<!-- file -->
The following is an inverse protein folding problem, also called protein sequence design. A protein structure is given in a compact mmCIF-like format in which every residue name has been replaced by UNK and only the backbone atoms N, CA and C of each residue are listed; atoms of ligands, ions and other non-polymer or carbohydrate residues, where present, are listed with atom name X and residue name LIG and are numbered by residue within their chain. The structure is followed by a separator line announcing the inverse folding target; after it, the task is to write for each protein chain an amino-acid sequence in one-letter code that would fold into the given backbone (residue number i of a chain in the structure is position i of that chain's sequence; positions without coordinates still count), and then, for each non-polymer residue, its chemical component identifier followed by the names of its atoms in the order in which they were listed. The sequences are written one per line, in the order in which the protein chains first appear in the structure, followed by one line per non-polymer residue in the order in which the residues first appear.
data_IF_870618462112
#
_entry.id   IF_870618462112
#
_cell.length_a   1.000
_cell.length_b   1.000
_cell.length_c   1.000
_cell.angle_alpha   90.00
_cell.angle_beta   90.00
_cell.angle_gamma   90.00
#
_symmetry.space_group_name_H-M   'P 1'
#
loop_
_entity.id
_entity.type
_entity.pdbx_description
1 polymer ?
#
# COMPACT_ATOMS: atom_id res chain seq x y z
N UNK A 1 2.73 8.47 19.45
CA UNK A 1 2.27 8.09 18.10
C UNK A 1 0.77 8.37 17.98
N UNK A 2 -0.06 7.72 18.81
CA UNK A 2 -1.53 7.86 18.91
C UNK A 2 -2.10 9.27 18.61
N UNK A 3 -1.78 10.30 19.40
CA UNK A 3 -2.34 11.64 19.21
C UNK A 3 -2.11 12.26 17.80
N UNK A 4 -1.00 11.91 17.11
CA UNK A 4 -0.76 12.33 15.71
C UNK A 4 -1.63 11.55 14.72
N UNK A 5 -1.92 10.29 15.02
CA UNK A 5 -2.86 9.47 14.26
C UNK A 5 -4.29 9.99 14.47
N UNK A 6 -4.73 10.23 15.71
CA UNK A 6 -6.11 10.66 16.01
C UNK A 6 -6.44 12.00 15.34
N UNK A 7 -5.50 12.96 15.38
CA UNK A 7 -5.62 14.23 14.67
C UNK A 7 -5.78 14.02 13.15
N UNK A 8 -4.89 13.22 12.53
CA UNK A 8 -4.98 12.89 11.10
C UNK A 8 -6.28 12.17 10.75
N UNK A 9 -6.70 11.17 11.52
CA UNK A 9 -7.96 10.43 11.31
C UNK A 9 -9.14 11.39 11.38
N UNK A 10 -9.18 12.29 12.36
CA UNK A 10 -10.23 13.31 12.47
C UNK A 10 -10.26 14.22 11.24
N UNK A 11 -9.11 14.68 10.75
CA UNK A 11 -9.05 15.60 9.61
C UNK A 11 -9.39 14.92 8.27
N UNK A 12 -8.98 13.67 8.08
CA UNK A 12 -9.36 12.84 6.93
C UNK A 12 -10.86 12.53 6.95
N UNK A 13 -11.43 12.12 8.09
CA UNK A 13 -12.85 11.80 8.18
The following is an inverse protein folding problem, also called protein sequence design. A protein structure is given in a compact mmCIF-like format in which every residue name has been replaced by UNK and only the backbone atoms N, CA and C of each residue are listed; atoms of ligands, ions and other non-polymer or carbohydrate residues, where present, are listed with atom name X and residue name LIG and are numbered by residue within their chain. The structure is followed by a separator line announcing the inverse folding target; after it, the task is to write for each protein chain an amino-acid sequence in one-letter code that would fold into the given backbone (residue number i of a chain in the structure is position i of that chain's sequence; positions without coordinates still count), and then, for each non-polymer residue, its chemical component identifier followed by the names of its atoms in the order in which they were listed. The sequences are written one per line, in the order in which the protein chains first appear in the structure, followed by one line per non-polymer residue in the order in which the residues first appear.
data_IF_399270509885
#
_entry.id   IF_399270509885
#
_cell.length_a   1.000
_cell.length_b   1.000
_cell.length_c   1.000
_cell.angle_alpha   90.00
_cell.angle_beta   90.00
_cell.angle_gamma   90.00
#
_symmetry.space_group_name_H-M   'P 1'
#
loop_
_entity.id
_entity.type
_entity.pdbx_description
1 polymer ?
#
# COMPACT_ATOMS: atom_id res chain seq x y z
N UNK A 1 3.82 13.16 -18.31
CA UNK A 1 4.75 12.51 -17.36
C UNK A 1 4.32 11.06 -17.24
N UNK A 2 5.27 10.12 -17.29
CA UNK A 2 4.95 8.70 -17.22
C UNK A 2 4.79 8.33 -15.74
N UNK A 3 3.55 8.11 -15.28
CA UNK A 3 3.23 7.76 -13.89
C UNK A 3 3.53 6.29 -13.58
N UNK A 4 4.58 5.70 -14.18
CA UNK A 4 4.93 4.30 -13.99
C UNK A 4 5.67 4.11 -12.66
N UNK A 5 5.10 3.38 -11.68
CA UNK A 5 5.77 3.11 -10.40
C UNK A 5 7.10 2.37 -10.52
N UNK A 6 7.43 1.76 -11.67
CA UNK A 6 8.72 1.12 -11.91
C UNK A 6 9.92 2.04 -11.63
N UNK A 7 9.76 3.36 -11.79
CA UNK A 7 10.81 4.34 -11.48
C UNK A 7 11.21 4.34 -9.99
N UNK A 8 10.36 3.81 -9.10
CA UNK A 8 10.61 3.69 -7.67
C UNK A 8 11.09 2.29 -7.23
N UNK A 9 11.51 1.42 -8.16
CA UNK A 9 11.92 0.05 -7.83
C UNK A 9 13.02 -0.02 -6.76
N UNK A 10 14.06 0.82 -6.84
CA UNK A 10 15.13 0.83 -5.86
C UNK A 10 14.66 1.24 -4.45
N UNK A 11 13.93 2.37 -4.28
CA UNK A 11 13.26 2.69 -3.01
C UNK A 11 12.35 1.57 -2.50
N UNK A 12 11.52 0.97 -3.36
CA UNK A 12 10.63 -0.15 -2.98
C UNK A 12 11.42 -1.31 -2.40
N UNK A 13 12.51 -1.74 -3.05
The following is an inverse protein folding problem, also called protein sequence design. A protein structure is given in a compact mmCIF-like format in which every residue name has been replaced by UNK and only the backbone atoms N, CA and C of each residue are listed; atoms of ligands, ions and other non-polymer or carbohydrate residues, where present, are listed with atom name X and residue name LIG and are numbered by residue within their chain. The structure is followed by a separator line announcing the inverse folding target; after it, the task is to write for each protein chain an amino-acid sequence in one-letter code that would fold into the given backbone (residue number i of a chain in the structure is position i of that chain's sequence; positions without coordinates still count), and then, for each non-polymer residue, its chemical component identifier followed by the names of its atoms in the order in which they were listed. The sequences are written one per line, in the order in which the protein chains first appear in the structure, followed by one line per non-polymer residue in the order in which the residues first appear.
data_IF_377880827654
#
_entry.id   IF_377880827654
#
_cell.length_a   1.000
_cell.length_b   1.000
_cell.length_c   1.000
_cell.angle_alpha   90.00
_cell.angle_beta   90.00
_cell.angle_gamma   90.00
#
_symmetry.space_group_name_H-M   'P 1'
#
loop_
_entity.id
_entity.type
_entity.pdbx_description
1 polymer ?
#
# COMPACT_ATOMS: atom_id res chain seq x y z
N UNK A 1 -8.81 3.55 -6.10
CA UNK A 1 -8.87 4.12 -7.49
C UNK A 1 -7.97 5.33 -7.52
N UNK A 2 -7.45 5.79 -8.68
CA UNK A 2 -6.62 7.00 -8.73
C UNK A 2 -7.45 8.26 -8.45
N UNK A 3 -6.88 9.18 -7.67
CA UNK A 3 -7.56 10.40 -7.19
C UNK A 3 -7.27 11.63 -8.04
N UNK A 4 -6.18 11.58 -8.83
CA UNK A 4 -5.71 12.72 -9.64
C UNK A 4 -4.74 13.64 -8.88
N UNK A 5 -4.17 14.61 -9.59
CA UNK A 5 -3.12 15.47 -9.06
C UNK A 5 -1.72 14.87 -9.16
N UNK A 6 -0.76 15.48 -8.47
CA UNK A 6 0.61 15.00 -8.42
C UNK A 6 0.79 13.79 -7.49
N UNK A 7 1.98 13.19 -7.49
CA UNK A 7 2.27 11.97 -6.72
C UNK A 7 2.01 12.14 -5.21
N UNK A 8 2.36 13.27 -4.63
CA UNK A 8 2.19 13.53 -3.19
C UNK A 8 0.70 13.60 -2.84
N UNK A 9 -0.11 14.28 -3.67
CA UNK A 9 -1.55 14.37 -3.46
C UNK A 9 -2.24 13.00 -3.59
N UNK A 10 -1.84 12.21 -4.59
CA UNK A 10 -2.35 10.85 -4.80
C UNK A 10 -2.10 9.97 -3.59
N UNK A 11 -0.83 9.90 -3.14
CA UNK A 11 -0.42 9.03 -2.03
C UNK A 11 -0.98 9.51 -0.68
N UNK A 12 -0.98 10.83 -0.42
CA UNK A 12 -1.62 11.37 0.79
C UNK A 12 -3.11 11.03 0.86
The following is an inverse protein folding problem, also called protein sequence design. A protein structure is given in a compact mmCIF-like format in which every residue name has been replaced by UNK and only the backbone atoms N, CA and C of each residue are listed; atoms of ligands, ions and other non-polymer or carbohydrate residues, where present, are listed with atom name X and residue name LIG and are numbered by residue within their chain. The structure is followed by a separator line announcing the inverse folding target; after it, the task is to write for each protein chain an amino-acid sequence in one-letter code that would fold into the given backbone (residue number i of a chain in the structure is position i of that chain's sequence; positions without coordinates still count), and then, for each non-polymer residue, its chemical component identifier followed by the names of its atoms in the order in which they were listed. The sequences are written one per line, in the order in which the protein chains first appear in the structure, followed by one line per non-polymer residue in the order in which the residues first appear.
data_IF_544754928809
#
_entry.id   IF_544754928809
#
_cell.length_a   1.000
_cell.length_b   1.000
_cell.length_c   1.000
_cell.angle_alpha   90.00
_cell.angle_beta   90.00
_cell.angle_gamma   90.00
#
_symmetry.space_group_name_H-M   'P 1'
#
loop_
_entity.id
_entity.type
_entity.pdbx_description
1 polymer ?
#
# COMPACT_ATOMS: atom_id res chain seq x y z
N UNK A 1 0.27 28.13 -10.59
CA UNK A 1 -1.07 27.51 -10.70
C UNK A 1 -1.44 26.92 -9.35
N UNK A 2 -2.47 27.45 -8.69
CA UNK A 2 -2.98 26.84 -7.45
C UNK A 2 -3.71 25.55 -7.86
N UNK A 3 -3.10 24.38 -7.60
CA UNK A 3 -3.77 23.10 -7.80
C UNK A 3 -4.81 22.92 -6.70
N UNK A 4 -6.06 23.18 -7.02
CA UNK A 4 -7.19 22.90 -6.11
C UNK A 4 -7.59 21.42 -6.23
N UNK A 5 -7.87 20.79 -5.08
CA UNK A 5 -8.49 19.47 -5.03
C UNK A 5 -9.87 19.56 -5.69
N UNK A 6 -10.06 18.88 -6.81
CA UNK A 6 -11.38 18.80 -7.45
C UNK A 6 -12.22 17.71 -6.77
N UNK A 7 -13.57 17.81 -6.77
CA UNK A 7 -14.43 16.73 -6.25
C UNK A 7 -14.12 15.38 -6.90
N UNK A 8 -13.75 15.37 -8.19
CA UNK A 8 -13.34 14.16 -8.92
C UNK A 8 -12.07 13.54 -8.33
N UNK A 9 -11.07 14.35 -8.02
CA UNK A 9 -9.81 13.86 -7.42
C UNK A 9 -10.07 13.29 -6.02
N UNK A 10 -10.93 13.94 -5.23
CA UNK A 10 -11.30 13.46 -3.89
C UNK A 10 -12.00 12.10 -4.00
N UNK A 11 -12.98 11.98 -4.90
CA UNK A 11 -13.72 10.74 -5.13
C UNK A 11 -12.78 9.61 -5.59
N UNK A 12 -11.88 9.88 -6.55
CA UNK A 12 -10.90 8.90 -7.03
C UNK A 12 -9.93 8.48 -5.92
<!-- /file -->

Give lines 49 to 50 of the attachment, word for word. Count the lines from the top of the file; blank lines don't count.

N UNK A 10 -9.18 12.29 12.36
CA UNK A 10 -10.23 13.31 12.47